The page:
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The use of ultraviolet (UV) light for the treatment of
drinking water is becoming more acceptable by both the public and regulatory
agencies as an alternative disinfectant. Water suppliers that are developing
new water treatment facilities or modifying existing ones now commonly
investigate this technology to determine its applicability to their treatment
What is UV and How Does it Work?
UV light lies within the region of the electromagnetic
spectrum between visible light and x-rays (between 100 to 400 nanometers [nm]).
This region is further subdivided into four sub-regions; vacuum UV
(100–200 nm), UVC (200–280 nm), UVB (280–315 nm), and UVA
(315–400). Its disinfection effectiveness comes primarily from the UVC
and UVB portions of the light.
Whereas chemical disinfectants destroy or damage a
microbe's cellular structure, UV light inactivates microbes by damaging
their DNA, thereby preventing the microbe's ability to replicate (or
infect the host).
The dosage for a chemical disinfectant typically is
expressed in milligrams per liter (mg/L). However, a UV dose is expressed as
energy per area. It is calculated by multiplying irradiance by time (i.e., Dose
= I ¥ T). Irradiance is defined as the total radiant power incident from
all upward directions on a surface area divided by that area. The units for
irradiance are milliwatts per square centimeter (mW/cm2) and the units for time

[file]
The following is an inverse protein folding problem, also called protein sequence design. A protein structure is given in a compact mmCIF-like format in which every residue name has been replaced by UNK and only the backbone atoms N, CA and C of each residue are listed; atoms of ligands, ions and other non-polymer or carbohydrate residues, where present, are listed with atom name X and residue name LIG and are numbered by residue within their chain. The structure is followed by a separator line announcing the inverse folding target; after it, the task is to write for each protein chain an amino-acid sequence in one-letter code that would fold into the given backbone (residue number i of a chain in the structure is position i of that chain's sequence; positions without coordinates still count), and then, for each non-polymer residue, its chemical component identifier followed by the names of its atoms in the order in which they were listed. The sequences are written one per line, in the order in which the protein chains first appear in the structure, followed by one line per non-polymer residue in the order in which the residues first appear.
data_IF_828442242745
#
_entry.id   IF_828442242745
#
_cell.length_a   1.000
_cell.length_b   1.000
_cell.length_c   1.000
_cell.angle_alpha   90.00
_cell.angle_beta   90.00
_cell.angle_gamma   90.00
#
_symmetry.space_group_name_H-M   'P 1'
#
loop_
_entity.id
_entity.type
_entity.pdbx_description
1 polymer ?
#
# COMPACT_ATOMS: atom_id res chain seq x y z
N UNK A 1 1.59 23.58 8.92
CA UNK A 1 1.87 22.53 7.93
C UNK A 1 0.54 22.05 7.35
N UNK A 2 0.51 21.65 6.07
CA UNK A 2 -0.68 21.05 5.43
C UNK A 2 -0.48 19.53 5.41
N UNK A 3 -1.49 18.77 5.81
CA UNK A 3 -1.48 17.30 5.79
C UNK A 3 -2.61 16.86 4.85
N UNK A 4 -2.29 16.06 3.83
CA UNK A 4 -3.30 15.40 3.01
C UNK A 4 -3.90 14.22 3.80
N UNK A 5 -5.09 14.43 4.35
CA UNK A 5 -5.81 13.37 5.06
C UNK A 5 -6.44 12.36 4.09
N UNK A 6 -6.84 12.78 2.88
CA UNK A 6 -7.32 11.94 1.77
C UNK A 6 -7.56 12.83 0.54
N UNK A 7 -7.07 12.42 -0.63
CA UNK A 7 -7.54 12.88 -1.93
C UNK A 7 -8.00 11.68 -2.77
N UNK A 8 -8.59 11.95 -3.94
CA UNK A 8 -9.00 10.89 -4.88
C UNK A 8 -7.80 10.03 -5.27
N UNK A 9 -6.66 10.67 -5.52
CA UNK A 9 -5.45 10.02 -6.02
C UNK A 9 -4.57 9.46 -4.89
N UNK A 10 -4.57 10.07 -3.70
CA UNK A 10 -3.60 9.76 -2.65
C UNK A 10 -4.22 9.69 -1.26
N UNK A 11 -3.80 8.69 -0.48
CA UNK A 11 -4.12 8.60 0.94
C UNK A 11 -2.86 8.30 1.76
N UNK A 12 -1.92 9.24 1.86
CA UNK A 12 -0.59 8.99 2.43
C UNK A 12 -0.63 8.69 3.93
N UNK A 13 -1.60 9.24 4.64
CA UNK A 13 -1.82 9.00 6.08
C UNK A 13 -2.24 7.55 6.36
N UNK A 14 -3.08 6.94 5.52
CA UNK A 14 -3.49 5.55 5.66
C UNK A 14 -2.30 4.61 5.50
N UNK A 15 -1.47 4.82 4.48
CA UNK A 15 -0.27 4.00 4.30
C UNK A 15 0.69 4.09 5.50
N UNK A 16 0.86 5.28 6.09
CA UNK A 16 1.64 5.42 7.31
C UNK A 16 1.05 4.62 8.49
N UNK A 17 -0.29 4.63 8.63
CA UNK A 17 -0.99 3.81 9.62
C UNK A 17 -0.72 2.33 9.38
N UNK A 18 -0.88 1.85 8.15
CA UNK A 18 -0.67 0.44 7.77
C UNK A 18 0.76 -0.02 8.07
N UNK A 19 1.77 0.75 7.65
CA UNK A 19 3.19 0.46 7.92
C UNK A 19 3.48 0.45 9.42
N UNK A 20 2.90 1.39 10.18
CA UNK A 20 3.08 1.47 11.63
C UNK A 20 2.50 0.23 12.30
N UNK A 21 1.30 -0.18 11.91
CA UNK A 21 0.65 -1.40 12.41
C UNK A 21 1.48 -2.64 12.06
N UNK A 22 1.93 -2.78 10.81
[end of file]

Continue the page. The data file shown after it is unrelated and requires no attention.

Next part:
are seconds. Therefore, the units for dosage are milliwatt-seconds per square
centimeter (mW-s/cm2) or millijoules per square centimeter (mJ/cm2).
What are the Pros and Cons of UV?
UV light disinfection offers many advantages.
does not impart any tastes or odors to the water as chlorine does.
does not form harmful disinfection byproducts that can result with chlorine and
other chemical disinfectants.
does not increase bacterial regrowth potential in distribution systems.
can effectively inactivate biological pathogens such as Giardia and
Some drawbacks also should be noted. For example, UV light
does not leave a disinfectant residual in the disinfected water as a
chlorinated disinfectant would, should one be desired or required.
Additionally, recent research suggests that UV light may not effectively
inactivate the Adenovirus at the same doses that are effective for other
microorganisms. Should either of these items be of concern, additional
disinfection with chlorine could be practiced to create a multiple disinfectant
Types of UV Reactors
Commonly available UV reactors use low pressure (LP), low
pressure high-output (LPHO) and medium pressure (MP) UV lamps. The pressure
reference relates to the mercury vapor pressure within the lamp. The germicidal
UV light produced by the LP and LPHO lamps is monochromatic at approximately
254 nm and is polychromatic from approximately 200 to 320 nm for the MP lamp
types. In general, as you move from the LP to the MP lamp systems, fewer lamps
are needed to disinfect greater flows of water at the same dose.
Correspondingly, a higher power input also is required.
A basic rule of thumb for lamp type selection is that LP and
LPHO lamp systems would be suitable for flows up to 2 to 3 million gallons per